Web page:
In Tokyo, so many people take public transit, they actually hire a guy to physically pack people in like sardines on each train.

But neither NYC or Tokyo has anything on São Paulo when it comes to metro rage. (If this isn’t already a term, I’m coining it right now.)

Even while being shoved like my clothes when Molly packs my suitcases, Japanese people wait in a single file line to get on the train.

I’m not going to comment on which cities have more crowded subways, because (a) I’m too lazy to look it up and (b) that’s not my point. My point is, São Paulo metros are fucking crowded. But it’s not the crowds that make it so unbearable. It’s the people’s attitudes. Brazilians might be the nicest people on earth when you’re chatting at a bar or making out during Carnaval, but put them on a metro and the claws come out.

When someone first explained this to me, I shrugged it off. My experiences in the São Paulo metro had been at non-peak hours, and the only thing I’d noticed was how much cleaner it was. (It almost looks like a mall down there!) As a former New Yorker, I was sure there was no “crowd” situation I couldn’t handle. I thought of the many experiences I’ve had with rude people on the subways in New York who refused to wait until people exit the train to board, the people who stand on the wrong side of the escalator, and the people who refuse to move in to the center of the train once boarded. It sucks, and it pisses you off, and you arrive at your destination in a bad mood. Tapping back into the “I can handle anything, I’m a New Yorker” mentality I had left behind, I figured this would be a walk in the park.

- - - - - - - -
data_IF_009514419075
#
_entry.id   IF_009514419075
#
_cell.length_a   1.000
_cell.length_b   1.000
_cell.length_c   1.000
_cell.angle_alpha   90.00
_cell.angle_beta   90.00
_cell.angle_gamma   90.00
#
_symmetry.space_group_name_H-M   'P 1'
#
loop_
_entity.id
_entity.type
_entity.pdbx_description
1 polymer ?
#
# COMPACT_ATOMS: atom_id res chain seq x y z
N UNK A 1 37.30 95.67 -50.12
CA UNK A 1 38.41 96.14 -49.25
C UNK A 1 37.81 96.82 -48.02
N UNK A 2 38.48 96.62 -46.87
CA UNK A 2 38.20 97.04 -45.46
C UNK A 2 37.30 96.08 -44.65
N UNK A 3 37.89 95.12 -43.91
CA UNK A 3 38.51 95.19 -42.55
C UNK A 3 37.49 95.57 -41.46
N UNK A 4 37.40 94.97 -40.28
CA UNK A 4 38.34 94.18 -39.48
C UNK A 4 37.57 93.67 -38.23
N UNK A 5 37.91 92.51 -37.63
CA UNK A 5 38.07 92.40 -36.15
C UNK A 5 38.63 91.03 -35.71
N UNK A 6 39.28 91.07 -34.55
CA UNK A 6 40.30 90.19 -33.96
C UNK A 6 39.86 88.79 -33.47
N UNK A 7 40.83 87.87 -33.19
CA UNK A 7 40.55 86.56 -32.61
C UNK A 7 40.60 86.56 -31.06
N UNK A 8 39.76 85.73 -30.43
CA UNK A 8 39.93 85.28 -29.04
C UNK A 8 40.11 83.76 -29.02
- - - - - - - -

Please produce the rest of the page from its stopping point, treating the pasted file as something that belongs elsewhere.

I was wrong.

To understand what I mean, first take those “many experiences” and apply them to every single person on the train, then multiply it by rush hour. Think about that.

Every single person in this photo hates you.

Nobody cares if this is your stop, or if you say com licença. Nobody is going to wait until you exit before pushing their way in to the train. And definitely, nobody cares if they are breathing on you or even standing on top of you. My first day taking the train at rush hour, I needed a police officer to push a man to the side so I could make my way out of the mosh pit without missing my stop.

Good luck, bitch.

So how does one deal with a commute that feels more like a punk rock concert than a ride on a train? Personally, I cope exactly the same way I cope in Los Angeles when I’m stuck on the parking lot that is the 405 freeway: Heavy bass.

[ Knife Party – ‘Sleaze’ by Knife Party ]

Anyway, I still love you SP. It’s gonna take a bit more than some metro rage to kick me out.

Beijos xxx

the adventure of the notebook